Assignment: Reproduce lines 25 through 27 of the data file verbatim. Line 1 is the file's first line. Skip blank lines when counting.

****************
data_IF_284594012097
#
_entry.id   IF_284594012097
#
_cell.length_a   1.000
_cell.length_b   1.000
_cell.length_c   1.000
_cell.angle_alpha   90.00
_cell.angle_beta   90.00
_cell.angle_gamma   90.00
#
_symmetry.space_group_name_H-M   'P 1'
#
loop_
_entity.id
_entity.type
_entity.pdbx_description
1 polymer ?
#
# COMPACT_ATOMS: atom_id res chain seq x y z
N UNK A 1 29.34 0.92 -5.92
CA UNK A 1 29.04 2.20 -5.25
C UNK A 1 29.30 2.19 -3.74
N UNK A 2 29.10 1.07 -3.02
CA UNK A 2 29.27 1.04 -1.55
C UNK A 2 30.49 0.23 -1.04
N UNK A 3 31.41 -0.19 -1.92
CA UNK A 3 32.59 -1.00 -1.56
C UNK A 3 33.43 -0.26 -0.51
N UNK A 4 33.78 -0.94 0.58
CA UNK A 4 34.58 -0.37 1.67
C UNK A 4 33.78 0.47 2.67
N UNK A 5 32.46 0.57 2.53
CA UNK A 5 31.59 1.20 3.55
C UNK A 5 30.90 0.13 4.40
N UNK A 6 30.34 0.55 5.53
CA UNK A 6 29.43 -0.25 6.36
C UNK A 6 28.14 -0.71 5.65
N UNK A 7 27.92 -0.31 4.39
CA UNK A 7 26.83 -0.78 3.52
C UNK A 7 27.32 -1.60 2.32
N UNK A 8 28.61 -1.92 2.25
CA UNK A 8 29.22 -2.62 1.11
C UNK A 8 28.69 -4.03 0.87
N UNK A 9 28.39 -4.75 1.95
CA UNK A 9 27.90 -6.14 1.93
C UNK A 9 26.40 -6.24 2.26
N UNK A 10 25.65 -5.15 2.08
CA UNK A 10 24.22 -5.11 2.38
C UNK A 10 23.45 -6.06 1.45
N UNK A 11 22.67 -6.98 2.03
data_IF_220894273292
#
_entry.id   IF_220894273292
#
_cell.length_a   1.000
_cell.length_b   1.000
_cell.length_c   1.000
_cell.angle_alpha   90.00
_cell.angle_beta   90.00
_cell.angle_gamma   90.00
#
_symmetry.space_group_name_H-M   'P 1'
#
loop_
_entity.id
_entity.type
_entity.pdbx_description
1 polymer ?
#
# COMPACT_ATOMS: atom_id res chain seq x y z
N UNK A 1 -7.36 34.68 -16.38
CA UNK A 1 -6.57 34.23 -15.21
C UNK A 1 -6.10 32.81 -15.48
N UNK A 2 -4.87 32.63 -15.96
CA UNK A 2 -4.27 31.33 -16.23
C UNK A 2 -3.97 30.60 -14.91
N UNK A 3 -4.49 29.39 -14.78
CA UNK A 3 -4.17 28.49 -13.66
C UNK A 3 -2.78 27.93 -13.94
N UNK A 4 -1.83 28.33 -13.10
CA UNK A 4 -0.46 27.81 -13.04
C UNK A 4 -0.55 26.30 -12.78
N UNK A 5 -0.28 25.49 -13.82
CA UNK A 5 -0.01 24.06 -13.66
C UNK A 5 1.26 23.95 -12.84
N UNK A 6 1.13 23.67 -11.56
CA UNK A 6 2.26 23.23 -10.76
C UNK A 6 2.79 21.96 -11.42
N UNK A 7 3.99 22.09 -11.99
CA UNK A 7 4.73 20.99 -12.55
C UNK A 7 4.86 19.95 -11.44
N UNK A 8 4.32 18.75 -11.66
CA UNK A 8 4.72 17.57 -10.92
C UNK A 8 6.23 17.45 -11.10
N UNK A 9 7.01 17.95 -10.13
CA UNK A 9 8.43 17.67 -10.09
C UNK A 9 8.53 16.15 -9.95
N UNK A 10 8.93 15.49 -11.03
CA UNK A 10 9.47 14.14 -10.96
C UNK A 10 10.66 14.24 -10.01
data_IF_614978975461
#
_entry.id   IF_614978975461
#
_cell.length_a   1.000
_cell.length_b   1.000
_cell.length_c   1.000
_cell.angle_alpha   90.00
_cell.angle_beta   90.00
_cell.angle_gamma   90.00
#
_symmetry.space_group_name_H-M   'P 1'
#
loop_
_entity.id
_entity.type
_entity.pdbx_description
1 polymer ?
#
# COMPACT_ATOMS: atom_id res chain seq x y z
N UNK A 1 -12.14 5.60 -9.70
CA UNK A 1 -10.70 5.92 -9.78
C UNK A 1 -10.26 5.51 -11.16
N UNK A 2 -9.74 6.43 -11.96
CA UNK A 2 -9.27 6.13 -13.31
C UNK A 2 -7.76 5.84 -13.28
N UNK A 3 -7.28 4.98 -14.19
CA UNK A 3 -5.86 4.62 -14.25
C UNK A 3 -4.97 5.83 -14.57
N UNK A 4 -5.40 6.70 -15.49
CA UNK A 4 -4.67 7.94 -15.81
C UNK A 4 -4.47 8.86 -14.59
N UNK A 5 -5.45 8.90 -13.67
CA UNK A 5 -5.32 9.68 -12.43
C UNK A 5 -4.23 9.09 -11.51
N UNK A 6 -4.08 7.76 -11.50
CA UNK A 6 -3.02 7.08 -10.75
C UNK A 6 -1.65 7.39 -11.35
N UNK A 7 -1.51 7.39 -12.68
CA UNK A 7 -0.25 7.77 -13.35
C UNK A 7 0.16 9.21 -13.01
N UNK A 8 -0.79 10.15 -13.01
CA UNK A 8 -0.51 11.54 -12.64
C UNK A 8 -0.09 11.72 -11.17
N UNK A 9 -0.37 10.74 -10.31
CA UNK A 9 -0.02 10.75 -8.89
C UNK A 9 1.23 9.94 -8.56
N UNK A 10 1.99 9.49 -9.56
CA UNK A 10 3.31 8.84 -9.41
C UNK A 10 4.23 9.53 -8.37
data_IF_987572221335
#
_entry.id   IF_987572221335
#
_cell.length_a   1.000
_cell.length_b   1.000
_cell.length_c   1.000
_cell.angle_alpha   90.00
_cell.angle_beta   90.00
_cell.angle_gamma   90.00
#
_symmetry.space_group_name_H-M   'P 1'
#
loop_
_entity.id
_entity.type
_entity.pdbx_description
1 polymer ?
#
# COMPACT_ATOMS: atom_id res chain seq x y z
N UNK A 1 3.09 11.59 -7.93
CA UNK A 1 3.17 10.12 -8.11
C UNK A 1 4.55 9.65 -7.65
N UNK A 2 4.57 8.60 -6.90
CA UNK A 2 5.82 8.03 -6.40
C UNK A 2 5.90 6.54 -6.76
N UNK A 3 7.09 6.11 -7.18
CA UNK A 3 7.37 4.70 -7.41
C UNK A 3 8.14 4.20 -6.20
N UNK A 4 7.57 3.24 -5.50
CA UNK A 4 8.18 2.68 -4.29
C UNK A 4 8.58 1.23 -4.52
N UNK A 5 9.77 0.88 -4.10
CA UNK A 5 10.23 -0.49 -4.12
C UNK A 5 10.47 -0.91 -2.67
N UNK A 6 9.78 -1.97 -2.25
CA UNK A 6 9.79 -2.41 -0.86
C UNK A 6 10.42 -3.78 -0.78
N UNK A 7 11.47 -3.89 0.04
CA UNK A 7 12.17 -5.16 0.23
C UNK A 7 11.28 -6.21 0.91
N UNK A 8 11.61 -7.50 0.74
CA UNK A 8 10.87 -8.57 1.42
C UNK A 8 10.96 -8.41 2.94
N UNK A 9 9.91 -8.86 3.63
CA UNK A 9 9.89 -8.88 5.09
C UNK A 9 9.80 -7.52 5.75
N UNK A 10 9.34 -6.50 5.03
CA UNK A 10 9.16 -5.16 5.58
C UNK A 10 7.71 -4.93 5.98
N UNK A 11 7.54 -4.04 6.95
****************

CA UNK A 2 29.27 1.04 -1.55
C UNK A 2 30.49 0.23 -1.04
N UNK A 3 31.41 -0.19 -1.92